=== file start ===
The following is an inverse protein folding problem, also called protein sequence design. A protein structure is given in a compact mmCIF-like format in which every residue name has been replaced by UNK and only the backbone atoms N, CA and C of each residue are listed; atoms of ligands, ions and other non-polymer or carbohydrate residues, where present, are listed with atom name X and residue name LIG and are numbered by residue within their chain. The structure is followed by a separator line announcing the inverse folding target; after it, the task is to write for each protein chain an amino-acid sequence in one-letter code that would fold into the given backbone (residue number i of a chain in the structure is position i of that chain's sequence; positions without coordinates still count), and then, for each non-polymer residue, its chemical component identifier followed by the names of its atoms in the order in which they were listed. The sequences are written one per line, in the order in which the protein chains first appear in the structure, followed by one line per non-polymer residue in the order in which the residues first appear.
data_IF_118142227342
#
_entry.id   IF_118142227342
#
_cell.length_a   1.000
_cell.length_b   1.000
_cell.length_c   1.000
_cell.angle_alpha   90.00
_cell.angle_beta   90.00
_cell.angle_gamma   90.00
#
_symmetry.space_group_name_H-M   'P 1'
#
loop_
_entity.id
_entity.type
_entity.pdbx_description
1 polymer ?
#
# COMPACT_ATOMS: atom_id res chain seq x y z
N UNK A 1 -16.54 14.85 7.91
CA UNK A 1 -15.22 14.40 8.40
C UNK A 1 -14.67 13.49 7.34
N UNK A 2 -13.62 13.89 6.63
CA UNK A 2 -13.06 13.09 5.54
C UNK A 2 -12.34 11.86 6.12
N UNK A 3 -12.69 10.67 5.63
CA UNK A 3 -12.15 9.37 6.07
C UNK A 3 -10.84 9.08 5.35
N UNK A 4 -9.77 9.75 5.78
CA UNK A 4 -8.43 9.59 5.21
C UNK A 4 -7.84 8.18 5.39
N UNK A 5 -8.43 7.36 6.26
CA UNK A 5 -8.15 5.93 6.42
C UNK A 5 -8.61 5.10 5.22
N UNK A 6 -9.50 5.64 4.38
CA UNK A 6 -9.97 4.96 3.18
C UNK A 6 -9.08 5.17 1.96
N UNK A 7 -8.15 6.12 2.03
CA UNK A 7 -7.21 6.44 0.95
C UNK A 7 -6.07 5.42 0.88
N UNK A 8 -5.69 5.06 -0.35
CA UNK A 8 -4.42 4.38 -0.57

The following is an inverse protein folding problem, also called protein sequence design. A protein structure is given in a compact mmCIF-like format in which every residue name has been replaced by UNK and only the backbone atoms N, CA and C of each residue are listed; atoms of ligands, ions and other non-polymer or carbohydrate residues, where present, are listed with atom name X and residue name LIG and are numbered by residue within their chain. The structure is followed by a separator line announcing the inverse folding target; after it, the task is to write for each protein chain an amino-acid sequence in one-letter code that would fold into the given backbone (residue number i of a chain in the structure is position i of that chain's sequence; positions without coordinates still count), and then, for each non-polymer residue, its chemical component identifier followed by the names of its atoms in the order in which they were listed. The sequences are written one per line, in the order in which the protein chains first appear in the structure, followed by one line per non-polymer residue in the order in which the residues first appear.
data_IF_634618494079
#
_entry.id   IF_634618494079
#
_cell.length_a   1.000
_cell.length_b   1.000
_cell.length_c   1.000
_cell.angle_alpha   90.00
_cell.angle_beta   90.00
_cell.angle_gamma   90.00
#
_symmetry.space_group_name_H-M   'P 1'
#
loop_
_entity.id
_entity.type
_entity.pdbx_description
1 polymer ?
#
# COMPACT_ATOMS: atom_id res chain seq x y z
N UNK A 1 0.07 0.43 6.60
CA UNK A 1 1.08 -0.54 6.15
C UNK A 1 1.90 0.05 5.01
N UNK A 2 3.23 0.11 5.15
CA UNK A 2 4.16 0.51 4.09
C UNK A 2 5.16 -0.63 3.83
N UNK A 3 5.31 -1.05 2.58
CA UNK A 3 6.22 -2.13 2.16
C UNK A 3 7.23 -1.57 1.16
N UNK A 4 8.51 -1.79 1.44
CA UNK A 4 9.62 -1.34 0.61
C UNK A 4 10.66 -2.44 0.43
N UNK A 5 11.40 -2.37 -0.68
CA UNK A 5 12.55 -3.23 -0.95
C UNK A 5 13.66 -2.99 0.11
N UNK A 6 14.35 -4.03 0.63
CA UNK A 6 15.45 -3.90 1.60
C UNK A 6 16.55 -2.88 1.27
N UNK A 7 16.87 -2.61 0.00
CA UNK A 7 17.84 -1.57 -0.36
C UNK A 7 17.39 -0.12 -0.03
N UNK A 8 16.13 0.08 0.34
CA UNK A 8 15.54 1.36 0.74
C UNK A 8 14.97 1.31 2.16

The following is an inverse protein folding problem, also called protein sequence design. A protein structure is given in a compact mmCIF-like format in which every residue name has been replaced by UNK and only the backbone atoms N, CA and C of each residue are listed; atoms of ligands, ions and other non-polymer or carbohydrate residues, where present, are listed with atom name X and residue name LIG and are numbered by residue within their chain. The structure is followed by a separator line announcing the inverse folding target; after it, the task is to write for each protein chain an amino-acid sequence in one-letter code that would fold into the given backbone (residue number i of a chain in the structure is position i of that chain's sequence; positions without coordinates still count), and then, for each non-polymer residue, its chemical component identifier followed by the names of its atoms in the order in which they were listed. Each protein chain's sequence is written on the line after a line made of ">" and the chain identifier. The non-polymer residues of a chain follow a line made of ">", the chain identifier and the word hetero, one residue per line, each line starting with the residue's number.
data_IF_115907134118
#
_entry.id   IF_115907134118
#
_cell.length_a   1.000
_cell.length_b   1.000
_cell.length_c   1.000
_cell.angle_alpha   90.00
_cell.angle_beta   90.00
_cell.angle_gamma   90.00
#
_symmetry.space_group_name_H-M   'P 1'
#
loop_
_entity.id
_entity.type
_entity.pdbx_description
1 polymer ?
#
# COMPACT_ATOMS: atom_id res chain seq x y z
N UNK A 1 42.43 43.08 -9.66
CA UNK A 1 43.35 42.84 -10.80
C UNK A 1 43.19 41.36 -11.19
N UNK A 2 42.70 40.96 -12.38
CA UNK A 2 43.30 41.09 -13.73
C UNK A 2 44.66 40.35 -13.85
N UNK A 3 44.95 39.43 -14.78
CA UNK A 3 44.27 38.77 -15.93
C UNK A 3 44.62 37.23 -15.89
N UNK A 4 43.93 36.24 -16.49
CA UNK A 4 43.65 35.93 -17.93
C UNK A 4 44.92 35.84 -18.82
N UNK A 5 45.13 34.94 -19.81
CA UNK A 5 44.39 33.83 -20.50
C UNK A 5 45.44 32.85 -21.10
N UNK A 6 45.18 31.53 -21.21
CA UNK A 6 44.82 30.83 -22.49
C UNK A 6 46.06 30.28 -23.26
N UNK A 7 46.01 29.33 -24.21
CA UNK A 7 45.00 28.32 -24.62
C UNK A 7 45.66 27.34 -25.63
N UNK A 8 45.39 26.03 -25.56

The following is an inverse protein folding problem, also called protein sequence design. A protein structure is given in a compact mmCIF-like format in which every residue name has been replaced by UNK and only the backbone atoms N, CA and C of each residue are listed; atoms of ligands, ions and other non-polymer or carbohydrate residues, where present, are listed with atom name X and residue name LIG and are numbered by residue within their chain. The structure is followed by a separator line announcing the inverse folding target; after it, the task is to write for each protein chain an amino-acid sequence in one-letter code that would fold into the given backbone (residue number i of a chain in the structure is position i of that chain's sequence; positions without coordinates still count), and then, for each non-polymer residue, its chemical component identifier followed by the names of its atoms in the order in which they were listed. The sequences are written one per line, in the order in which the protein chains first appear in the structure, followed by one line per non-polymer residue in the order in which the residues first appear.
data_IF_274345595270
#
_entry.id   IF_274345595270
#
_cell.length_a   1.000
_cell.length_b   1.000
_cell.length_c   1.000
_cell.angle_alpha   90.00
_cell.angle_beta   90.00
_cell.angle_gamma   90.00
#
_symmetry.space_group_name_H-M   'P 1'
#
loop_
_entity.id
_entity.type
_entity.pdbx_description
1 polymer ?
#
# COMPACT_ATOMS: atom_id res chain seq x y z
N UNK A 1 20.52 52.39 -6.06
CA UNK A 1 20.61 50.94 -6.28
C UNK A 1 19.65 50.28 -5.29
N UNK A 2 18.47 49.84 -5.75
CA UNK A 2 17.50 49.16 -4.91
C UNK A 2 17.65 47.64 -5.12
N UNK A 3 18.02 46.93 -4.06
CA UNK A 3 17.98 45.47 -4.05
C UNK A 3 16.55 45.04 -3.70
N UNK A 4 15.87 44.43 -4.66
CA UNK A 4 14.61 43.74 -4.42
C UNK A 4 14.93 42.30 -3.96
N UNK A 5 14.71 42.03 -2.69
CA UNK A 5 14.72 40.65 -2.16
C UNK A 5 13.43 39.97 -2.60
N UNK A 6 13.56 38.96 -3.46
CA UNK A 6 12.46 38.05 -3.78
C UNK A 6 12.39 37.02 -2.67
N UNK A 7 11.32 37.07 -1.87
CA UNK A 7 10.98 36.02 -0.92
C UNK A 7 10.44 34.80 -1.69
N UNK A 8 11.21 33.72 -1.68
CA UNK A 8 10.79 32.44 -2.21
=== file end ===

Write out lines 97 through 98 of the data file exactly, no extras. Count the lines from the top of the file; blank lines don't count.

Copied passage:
_cell.length_c   1.000
_cell.angle_alpha   90.00